Wednesday, September 26, 2001

I love this section from the very last page of Bonhoeffer's Ethics:

I have been thinking about the problem of talking about one's own fear (in air raids), a problem I wrote to you about quite recently. I believe that under the guise of "honesty" something is here presented as being "natural' which is really fundamentally a symtom of sin; it is really exactly like talking in public about sexual matters. The point is precisely that "truthfulness" soes not mean the disclosure of everything that exists. God Himself made clothes for man (Gen 3:21); and this means that in statu corruptionis many things in man are to remain concealed, and that if it is too late to eradicate evil, it is at least to be kept hidden. Exposure is cynical; and even if the cynic appears to himself be specially honest, or if he sets himself up to be a fanatical devotee of truth, he nevertheless fails to acheive the truth which is of decisive importance, namely, the truth that since the Fall there has been a need also for concealment and secrecy . . . In my view "telling the truth" means saying how something is in reality, i.e. respect for secrecy, confidence and concealment. "Betrayal", for example, is not truth; nor are frivolity, cynicism, etc. What is concealed must be disclosed only at confession, i.e., before God.
Okay, so I'm WAAYYY behind on my writing schedule. I was due to write last on Sept 11 actually, but found myself quite speechless that day and the next. Then I just got out of the habit. I will try to get back on track here. Thanks for your patience (if there are any you's out there to be patient).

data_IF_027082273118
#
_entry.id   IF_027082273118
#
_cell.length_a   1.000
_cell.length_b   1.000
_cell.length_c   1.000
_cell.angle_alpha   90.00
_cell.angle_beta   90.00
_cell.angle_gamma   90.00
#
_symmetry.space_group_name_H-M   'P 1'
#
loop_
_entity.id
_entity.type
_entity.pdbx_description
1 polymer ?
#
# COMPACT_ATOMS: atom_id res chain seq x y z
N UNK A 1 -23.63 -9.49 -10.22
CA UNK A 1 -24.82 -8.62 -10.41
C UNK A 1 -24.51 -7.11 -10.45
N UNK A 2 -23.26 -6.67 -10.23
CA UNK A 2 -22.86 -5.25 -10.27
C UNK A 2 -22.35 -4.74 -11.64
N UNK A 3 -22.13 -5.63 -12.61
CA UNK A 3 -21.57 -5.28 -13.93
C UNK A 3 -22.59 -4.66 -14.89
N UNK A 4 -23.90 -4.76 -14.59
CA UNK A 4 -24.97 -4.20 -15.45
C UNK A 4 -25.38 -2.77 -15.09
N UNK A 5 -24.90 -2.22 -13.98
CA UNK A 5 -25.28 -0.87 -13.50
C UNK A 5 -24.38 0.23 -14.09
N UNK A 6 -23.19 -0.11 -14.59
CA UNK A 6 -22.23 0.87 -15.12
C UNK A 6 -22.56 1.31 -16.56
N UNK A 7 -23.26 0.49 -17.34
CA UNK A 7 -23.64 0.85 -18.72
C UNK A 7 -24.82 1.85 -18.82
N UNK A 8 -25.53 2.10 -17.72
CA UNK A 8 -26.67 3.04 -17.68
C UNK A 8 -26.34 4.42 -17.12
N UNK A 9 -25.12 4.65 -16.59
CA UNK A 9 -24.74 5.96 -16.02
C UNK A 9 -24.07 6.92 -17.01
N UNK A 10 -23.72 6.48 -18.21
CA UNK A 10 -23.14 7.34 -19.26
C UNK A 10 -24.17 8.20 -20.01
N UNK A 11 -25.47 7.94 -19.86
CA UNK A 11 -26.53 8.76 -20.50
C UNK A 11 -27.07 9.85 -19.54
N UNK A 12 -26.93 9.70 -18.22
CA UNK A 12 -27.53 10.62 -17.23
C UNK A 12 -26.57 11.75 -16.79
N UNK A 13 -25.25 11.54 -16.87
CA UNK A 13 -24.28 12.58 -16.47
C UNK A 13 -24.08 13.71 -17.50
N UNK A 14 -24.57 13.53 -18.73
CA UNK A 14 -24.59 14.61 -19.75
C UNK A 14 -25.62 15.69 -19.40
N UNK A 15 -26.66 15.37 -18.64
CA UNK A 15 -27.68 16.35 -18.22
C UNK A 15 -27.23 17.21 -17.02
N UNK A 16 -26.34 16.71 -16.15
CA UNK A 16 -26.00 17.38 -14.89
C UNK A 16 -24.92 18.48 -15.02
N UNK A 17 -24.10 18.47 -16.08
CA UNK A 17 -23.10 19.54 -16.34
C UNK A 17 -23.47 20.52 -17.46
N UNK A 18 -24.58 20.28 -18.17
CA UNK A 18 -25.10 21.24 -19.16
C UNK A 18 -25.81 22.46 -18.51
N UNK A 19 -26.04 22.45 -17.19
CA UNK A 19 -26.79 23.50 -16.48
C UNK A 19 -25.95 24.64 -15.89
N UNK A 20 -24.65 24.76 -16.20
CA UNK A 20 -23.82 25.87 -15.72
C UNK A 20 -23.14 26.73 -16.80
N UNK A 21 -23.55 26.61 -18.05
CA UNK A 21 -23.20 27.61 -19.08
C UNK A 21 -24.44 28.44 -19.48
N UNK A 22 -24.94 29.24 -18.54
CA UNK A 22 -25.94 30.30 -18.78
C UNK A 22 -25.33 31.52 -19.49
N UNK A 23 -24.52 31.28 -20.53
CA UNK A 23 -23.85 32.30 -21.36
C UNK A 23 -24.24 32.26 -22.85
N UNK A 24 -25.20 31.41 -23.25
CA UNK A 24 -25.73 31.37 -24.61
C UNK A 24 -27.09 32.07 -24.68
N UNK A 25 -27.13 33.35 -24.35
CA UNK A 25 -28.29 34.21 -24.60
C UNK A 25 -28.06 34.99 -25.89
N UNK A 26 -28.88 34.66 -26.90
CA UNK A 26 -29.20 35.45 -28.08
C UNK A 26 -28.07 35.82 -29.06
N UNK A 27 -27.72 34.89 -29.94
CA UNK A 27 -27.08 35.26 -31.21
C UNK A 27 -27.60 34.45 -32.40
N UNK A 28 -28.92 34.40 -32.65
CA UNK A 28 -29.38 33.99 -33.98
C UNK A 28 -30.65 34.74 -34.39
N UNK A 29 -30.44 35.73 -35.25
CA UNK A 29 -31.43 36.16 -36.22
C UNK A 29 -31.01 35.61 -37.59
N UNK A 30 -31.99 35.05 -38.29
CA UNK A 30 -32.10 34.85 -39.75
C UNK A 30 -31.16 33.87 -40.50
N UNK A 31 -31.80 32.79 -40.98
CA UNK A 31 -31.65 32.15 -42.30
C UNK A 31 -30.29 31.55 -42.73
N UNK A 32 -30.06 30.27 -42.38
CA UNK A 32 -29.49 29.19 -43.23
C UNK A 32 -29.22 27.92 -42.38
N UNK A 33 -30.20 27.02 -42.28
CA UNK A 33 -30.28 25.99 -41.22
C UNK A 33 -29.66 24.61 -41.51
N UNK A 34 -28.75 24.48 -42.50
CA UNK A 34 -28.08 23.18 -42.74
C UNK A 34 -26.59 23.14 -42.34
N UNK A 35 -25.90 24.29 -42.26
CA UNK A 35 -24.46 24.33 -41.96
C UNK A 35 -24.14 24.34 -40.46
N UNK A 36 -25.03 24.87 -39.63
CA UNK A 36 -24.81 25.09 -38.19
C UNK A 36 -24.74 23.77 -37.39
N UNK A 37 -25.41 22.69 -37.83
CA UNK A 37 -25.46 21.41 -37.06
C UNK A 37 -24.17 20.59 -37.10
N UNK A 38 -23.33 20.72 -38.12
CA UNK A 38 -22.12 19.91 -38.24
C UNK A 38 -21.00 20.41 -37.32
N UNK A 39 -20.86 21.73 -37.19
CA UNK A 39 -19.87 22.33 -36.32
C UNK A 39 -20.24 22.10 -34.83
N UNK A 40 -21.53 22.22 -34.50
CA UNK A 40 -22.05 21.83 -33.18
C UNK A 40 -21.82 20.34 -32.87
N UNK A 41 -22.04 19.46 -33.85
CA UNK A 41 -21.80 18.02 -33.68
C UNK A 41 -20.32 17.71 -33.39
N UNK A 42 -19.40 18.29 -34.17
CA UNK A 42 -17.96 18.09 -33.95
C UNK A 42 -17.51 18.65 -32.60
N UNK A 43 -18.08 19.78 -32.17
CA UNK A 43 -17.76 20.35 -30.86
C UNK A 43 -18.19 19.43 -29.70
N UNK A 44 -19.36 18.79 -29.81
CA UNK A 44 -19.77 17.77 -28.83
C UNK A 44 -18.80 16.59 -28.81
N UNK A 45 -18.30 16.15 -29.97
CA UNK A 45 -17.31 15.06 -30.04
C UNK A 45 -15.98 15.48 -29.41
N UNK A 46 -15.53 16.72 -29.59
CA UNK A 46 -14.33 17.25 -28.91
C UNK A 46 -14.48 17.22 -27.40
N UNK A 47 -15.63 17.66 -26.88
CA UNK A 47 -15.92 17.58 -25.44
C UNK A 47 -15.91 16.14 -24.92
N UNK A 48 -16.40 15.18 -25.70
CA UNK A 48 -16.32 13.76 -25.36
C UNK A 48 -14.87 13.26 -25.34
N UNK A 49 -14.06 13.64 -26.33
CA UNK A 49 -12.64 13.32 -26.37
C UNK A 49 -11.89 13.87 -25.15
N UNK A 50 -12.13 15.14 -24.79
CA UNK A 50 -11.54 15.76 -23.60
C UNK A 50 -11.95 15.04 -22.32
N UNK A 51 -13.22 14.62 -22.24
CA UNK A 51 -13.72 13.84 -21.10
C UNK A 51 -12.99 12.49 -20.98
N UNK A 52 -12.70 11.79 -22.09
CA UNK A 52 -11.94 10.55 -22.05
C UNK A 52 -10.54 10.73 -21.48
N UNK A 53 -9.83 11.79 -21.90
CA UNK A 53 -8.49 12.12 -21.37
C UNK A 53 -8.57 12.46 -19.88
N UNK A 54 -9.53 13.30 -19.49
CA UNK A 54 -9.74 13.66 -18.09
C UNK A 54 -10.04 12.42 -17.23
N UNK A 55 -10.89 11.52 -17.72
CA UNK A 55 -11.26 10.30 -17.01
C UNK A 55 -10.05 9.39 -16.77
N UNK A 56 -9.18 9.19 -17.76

Tuesday, September 04, 2001

Sometime very early in my life my parents (ever the cynics) must have warned me about things that claim to be "free". I didn't realize until sometime late in my thirties that the warning should go both ways. This article reminded me of a valuable lesson. I had been working for a company called Chambermaids, trying to decide if I wanted to pursue a business in the cleaning industry. Chambermaids had a fairly large and fairly affluent client base in the Detroit area. On one occasion, however, they had run a radio promotion in which they gave away one (or was it two) year of free home cleaning. As it turned out, the winners a) lived about 45-50 minutes away from the office, and b) were so slobby that it was hard to find the floor of their house. I'm not exactly known as a neat freak, but these people were out of control, as they say.

I suppose the real lesson is, beware of the sort of people attracted by things that are free. Or, conversely, your best customers are those who are willing and able to pay you.